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Techies use Catechism to train AI, share results

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Jeffrey Bruno

Jeffrey Bruno - published on 06/12/23

They have created an interactive platform that allows users to engage with the Catechism in a natural, conversational format.

The debut of ChatGPT by OpenAI sent shockwaves through the tech world, captivating audiences far and wide. In the Catholic world, we’re all as mystified as everyone else.

For those who are unfamiliar with ChatGPT, it’s an artificial intelligence (AI) technology that possesses the ability to generate remarkably human-like text responses. 

At its most basic level, ChatGPT is built using a technology called deep learning. It’s a type of AI that tries to mimic the way our brains work. Just as our brains have millions of interconnected neurons, deep learning models like ChatGPT have millions of artificial neurons, called artificial neural networks. 

But it doesn’t “know” anything.

The process of “teaching” it something is referred to as “training.” The training process of ChatGPT involves feeding it with lots of text from various sources. It could be books, articles, websites, or any other text-based information available on the internet. By exposing ChatGPT to such a wide range of texts, it learns patterns, associations, and even grammar rules. This accumulated knowledge is referred to as a dataset.


In a groundbreaking move, Fivable, a South Carolina-based tech company, has taken the technology that powers ChatGPT, an API called GPT 3 and trained it using solely the Catechism of the Catholic Church. The outcome? “,” an interactive platform that allows users to engage with the Catechism in a natural, conversational format.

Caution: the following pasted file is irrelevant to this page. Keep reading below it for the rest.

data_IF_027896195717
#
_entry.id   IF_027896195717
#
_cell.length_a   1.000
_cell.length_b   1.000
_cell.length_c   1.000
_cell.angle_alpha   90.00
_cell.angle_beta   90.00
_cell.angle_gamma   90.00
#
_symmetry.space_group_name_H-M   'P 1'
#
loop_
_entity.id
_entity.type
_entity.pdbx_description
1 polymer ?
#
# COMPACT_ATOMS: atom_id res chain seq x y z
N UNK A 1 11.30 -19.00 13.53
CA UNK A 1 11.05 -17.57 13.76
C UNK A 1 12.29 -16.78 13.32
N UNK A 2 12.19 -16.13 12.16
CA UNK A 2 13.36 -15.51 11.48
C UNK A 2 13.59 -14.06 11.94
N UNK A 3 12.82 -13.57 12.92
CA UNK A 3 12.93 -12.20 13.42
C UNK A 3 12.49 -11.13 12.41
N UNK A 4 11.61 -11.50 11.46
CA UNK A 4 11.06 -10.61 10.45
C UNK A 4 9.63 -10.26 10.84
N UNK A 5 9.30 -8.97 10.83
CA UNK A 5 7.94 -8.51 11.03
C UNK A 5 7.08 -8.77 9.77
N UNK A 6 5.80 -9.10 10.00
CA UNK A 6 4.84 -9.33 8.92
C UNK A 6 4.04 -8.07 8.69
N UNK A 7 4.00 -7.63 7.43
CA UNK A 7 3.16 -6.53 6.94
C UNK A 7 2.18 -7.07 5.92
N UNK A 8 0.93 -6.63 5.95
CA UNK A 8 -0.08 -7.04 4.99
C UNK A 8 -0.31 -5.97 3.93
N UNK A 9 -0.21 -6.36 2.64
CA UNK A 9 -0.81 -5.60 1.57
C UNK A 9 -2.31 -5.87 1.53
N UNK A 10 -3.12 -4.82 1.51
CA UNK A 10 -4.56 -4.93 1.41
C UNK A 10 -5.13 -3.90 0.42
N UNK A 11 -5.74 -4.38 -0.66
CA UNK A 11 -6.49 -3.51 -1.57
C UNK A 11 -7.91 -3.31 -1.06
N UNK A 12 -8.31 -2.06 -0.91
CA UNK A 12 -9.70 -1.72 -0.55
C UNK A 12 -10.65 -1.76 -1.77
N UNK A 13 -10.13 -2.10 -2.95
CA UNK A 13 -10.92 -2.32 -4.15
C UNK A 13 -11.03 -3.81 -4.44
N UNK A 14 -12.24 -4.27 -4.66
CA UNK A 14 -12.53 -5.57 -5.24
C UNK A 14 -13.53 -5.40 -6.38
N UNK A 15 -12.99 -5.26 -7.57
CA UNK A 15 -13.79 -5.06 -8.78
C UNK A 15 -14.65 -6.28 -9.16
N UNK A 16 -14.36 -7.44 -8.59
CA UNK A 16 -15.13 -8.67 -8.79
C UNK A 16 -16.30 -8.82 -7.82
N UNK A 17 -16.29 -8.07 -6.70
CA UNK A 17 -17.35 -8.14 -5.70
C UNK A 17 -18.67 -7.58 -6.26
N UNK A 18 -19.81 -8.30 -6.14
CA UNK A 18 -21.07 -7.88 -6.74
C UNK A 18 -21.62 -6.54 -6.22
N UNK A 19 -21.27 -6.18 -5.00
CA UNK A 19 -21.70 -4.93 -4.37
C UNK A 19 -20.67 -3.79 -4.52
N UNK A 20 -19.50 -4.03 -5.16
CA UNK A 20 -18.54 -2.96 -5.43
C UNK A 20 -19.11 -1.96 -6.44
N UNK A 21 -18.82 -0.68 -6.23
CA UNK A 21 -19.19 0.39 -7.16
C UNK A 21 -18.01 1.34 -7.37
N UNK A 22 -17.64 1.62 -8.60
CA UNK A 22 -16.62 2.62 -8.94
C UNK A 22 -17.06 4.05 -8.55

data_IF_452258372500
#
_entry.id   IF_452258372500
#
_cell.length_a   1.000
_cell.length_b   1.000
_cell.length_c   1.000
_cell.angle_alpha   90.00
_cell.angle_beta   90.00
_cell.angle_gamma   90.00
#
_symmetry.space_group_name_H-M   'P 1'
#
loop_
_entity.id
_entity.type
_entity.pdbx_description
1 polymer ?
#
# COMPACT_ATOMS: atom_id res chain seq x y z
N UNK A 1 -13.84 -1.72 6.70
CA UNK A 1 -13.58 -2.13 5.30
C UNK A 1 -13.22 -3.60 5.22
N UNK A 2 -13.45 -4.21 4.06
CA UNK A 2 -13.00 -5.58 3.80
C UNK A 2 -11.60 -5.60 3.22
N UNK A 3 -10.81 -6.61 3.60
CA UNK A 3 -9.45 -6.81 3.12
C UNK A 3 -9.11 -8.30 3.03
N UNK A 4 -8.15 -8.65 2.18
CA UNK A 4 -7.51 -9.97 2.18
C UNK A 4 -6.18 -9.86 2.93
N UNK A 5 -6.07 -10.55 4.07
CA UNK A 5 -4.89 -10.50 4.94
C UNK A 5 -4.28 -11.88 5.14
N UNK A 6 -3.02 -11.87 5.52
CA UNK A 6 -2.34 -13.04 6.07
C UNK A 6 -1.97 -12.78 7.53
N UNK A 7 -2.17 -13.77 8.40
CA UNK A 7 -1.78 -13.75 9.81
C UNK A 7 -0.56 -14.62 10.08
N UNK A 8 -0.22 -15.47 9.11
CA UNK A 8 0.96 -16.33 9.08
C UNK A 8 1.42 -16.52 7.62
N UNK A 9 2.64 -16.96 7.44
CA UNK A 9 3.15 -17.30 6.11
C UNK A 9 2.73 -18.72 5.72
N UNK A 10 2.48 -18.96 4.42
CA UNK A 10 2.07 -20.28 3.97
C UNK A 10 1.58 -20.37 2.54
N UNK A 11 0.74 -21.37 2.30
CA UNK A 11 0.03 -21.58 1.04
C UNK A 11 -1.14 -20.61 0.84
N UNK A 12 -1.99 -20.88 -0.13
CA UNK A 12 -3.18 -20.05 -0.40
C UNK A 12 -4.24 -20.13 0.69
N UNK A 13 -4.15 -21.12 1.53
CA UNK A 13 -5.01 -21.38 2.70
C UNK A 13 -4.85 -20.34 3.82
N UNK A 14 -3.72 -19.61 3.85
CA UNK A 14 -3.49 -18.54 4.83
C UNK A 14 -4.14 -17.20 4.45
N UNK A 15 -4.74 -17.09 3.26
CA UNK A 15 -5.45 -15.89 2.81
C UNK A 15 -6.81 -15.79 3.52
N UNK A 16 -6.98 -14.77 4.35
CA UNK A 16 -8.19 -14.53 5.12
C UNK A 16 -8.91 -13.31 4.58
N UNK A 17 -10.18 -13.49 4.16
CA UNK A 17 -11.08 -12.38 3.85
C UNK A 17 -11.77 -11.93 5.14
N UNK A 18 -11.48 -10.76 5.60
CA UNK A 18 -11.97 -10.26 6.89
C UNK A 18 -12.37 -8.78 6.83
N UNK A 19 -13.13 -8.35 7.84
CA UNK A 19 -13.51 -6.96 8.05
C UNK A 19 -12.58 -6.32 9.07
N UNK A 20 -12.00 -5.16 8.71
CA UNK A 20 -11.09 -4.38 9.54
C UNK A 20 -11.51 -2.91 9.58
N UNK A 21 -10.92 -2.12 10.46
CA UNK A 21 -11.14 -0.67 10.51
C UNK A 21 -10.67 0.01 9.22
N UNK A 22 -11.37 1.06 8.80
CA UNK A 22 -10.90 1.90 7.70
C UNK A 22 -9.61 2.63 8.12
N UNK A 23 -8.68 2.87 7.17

As the popularity of AI continues to soar, its potential for facilitating evangelization and faith education appears virtually limitless. Could we feel that we are “conversing” with St. Thomas Aquinas by transforming his writings and scholarly works into a dataset? Or with Dr. Peter Kreeft, author of innumerable books and essays on such a wide range of topics? 

AI could also be utilized to translate Church documents into an array of languages, enabling broader accessibility, and analyze data from Catholic organizations to gain deeper insights into their needs, trends, and challenges.

Naturally, as with any technological advancement, there are inherent risks associated with utilizing AI within the Church. We need to know what we want to achieve by using it. It is crucial to ensure that all technologies are employed in ways that align with Catholic values and teachings. By doing so, AI can potentially become a formidable instrument for good. 

The advent of could be a significant turning point, creating a space where technology and tradition intertwine, potentially shaping the future of religious education and evangelization.

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